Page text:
As the show continued, I listened to Chris Rock rant about political hot topics, celebrity gossip, the state of homelessness, racism, the pandemic and the overused political correctness that have taken over the country.  I laughed at the jokes, as so many were based on reality.  But as I laughed, I couldn’t help but think how sad the state of the country was, and wondered if I want to return as a citizen in the future? Did Chris Rock even want to return?  He asked the audience if abortion was legal in France, and joked that maybe he could get one while he was here. 

            And Chris also talked of things that are universal, not just not the crisis of all things American.  But the creative process.  Chris shared at the beginning of the show how art sucks these days.  This includes all types of art: movies, television, music, books, tangible art.  He stated all art sucks because there are layers of people who oversee the creative process of what actually gets distributed to the public.  Art is out of the artists’ control today and is censored.  He exclaimed that all mainstream art seems to be out of one’s control, except that of the art of a standup comedian.  A standup comedian is in charge of their own acts and the words that come out of their mouths, not the publishing world, or the television executives, or the publicists.  As I heard that comment, I couldn’t help but feel a sense of awe and jealousy with that statement made.  I’m in the process of my book proposal being pitched, and I am keenly aware that much is out of my control.  Yet comedians take their art straight to their audience.  And they can get away with it. 

            Just as the olden days of a royal court, the only ones who could get away with telling the truth and not be punished were the court jesters.  Buttons are pushed, and often things slightly teeter on the edge of controversial.  But then laughter breaks up the discomfort.   Viewpoints are shared with audiences in a way they can swallow it. Shock, laughter and wit can go a long way.   Their intelligence is hidden with smiles.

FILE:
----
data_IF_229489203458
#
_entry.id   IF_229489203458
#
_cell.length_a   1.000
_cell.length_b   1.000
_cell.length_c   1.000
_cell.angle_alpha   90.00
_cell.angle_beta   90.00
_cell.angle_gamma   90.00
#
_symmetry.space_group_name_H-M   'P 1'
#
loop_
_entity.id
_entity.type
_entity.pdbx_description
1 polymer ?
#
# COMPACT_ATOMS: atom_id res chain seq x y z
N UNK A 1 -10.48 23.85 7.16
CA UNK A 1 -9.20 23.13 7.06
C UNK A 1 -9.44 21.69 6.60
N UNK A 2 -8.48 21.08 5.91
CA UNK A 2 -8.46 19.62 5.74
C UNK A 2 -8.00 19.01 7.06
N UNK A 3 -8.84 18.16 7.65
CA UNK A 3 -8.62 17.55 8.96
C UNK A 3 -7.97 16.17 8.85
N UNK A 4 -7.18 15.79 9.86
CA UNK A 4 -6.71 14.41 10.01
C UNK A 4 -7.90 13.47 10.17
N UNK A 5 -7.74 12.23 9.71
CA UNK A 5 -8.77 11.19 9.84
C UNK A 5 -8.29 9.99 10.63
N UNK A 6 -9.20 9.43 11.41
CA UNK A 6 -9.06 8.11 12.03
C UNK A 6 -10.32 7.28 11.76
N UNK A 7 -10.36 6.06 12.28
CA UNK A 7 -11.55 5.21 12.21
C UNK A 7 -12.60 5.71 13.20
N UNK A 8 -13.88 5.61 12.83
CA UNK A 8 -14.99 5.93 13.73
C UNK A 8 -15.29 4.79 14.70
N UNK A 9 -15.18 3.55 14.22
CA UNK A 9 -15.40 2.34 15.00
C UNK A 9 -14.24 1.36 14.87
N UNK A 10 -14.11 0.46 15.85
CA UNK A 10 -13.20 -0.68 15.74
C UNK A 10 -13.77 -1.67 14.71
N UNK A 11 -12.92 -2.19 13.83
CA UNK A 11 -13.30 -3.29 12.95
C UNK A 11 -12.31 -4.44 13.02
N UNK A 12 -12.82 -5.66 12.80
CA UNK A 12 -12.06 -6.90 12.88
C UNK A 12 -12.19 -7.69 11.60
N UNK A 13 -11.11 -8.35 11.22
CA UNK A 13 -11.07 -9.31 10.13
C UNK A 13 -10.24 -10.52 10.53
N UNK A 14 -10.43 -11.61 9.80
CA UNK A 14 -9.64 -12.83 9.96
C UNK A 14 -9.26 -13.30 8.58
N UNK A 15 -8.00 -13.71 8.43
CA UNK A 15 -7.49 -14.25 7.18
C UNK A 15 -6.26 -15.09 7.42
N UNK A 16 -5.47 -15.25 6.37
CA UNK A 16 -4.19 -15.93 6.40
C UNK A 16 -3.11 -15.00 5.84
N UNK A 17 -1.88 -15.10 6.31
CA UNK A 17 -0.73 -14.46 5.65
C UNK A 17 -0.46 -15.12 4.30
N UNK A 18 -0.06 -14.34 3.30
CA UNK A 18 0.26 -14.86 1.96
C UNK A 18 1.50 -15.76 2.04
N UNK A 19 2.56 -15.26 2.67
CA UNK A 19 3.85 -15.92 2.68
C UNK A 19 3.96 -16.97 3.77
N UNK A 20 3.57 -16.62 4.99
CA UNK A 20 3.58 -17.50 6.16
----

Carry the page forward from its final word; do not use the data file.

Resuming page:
As I watched Chris Rock, I reflected on the show’s title: Ego Death.  Ego Death disarms the audience, it humbles him, and allows us as a group to take in what he says with more ease.  Although he speaks of his lavish lifestyle and the privileges that fame and money bring, he is grounded by being a human being, with the woes of parenting, dating during midlife, and the joys of co-parenting with an ex.  It’s a reframe.  We are curious as an audience to see this man as a victim of another celebrity’s slap, but we see how he’s fueled to redirect the narrative.  

            Perhaps we also re-write the current narrative of America.  It does not only have to be the bold, outrageous, wild, divided, selfish nation that the media has painted.  I feel I’m only watching it from afar, like a reality television show that I cringe to admit I’m a fan of.  As a nation, we seem to be getting attention through either being infamous, excellent, or a victim.  All aspects are there.  We have a choice in how to frame the nation.  And what if our ego death as a country is approaching?  This may be the key for our story to be reframed in a way that is palpable to the world and ourselves.  Laughter may be key to get through and beyond this moment.

An Old Pastime

When I ask a lot of French people what they like to do here for fun, there is a response that arises again and again.  Walk. Marcher. Flaneur.  People like to walk, not as a means of transportation to get to point A from B, as a way to hit 10,000 steps, or to engage in exercise.  They walk simply for the pleasure of walking.

         This reminds me of the Jane Austen days, when people would take turns about the grand estates or gardens.  Outside of going to the fancy ball, the local market, or working on skills to impress others (instruments, singing, reading) there was nothing to do.   And so they walked.  

         We live in a world of distractions.  Non-stop entertainment on endless devices.  The French engage in these activities too, along with the rest of the world.  But the Parisians also like to walk.   This brings joy to me.  As over the years, I have found I take pleasure in walking.